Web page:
Skip to comments.Why Covet Ancient Chariots. . .
Posted on 01/05/2007 12:05:03 PM PST by blam
Why covet ancient chariots...
ITALY Conservationists are campaigning for the return of a unique Etruscan golden chariot which is due to form the centrepiece of a new exhibition this Spring at the Metropolitan Museum in New York. The chariot, found in 1902 by a farmer at Monteleone near Spoleto in Umbria, and sold to the Met the next year, dates back to the 6th century BC. It is the star attraction in a collection of antiquities to go on show at the $155 million (£80million) Leon Levy and Shelby White Court at the museum.
Villagers in Monteleone (population 651), say that it was exported illegally. The campaign comes as Italy is stepping up its battle to regain a number of allegedly looted antiquities from institutions including the Met and the Getty Museum in Los Angeles.
The farmer who found the chariot sold it for two cows, according to some accounts to dealers who allegedly smuggled it to New York.
Tito Mazzetta, a lawyer in Atlanta, Georgia, whose family came from Monteleone and who has taken up the case, said the Metropolitan Museum had so far refused to return the chariot, although it has not produced any documentation to prove its legal provenance.
Marion True, a former curator of antiquities at the Getty Museum, is currently on trial in Rome for allegedly acquiring stolen artefacts.
So what's on your land is not yours. Then it is not your land.
Walter Williams says that the proof of whether you own/control something is if you can sell it. He even extended that to his own organs (which he is prohibited from selling).
Probably 90% of the stuff in museums worldwide has doubtful provenance, if this is how one defines provenance.
The Elgin Marbles will have to be on the next boat to Greece, not to mention all the stuff in the Louvre . . .
This is a total waste of time. If the Elgin Marbles had stayed in Athens, they would be a puddle of calcium sulphate by now.
Very nice bronze piece. Look at the wheel bearings. What kind of grease did they pack those with?
Yes, but what kind? Bear fat? Hog fat? Which is best? Maybe they didn't know as much as we know, but they knew stuff we never even thought of, and knew it when it counts. It would be total tragedy for the chariot wheels to seize up in the midst of battle because you used sheep fat instead of camel hide soaked in hot bear grease.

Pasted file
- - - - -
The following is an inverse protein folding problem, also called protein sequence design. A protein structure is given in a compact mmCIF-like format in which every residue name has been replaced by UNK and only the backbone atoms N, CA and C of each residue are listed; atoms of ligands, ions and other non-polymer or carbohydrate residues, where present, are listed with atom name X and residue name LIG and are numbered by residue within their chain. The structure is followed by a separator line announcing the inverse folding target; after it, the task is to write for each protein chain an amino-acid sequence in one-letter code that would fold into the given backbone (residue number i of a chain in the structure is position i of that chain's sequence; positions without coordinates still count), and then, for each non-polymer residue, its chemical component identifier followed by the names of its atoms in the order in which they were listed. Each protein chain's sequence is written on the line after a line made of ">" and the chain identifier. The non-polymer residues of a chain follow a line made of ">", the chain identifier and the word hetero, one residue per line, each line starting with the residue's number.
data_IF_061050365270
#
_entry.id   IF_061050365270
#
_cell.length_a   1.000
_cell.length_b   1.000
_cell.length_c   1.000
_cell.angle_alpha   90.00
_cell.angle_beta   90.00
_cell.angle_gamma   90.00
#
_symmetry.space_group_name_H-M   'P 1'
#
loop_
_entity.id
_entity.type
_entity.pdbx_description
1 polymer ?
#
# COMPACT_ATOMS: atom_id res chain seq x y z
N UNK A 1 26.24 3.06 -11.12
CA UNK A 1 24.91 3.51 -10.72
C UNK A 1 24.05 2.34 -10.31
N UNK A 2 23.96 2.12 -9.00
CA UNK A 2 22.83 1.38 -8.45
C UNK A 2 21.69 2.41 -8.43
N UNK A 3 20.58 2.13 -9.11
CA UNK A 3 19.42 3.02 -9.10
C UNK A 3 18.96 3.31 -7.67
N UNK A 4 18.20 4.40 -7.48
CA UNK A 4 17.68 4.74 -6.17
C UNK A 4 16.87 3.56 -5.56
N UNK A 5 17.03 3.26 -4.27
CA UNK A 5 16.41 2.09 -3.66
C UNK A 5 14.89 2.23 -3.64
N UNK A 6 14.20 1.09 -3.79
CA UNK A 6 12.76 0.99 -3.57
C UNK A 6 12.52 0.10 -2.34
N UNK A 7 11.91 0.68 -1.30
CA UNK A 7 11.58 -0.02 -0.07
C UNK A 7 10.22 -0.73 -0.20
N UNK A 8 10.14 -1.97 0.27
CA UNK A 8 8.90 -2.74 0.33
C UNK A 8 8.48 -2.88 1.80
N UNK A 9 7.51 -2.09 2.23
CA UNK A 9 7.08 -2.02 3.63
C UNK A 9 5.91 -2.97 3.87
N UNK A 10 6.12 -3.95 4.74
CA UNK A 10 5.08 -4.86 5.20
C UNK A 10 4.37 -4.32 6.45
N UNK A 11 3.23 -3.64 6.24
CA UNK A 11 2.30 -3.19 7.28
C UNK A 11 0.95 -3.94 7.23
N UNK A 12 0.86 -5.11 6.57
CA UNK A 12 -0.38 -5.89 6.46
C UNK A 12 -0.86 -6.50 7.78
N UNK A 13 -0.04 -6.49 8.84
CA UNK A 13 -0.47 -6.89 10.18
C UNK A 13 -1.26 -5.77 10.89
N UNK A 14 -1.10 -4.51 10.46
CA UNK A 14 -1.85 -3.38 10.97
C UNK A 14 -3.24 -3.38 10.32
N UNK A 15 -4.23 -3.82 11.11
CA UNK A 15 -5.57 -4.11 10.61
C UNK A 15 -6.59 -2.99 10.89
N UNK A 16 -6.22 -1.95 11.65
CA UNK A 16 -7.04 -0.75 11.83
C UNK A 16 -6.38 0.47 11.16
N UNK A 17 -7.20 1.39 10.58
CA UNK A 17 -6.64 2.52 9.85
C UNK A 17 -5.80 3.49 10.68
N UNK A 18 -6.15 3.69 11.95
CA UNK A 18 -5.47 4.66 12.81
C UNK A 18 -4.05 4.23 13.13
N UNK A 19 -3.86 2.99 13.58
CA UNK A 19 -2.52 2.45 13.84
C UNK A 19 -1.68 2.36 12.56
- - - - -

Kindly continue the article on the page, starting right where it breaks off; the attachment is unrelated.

Pennzoil® Premium Wheel Bearing 707L Red Grease
The space aliens are interested in us for our brains. They use them to grease their machinery.
If they pick up congress-critters, their equipment will surly fail from lack of lubrication....
As the old saying goes, possesion is 9/10th of the law. Or to quote Ghenghis Khan on the law of conquest. "You may have what you can take, you may keep what you can hold"
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I want one!
In the biblical account of the Egyptians following the Hebrews into the parted Red Sea before becoming fish food, some versions read that God made the chariot wheels jam. The mad Pharoah had probably ordered the Egyptian army to drive the chariots well beyond their regreasing limits and the slogging in the wet sand couldn't have helped.
My dad had one, but we sold it in a garage sale.
To the Getty Museum.
We've got some other stuff left... let's see... here's the skull of Julius Caesar, I could let that go for $5000.... if you don't want to spend that much, for $50 I can sell you this, it's the skull of Julius Caesar as a boy.
Ah, the classics never wear out...
whoops, sorry, you did that on purpose, I'm an idiot. Laminations it is!
I don't have that kind of money, so I'll have to settle for the $50 one.
I'm going outside now, to light up a ziggarut.
"Lubricant found on a chariot circa 1,400 B.C. was probably mutton or beef tallow, with a melting point of 49.5°C." Here
Herodotus wrote of refining petroleum to get lubricants. And 1,900 years ago, Pliny the Elder wrote out a list of vegetable oils that were commonly used at the time for lubrication.
The front wheel bearings of my old Chevy were originally factory packed with mutton tallow. The repacking was with silicon grease, which at least doesn't smell so bad after long trips.
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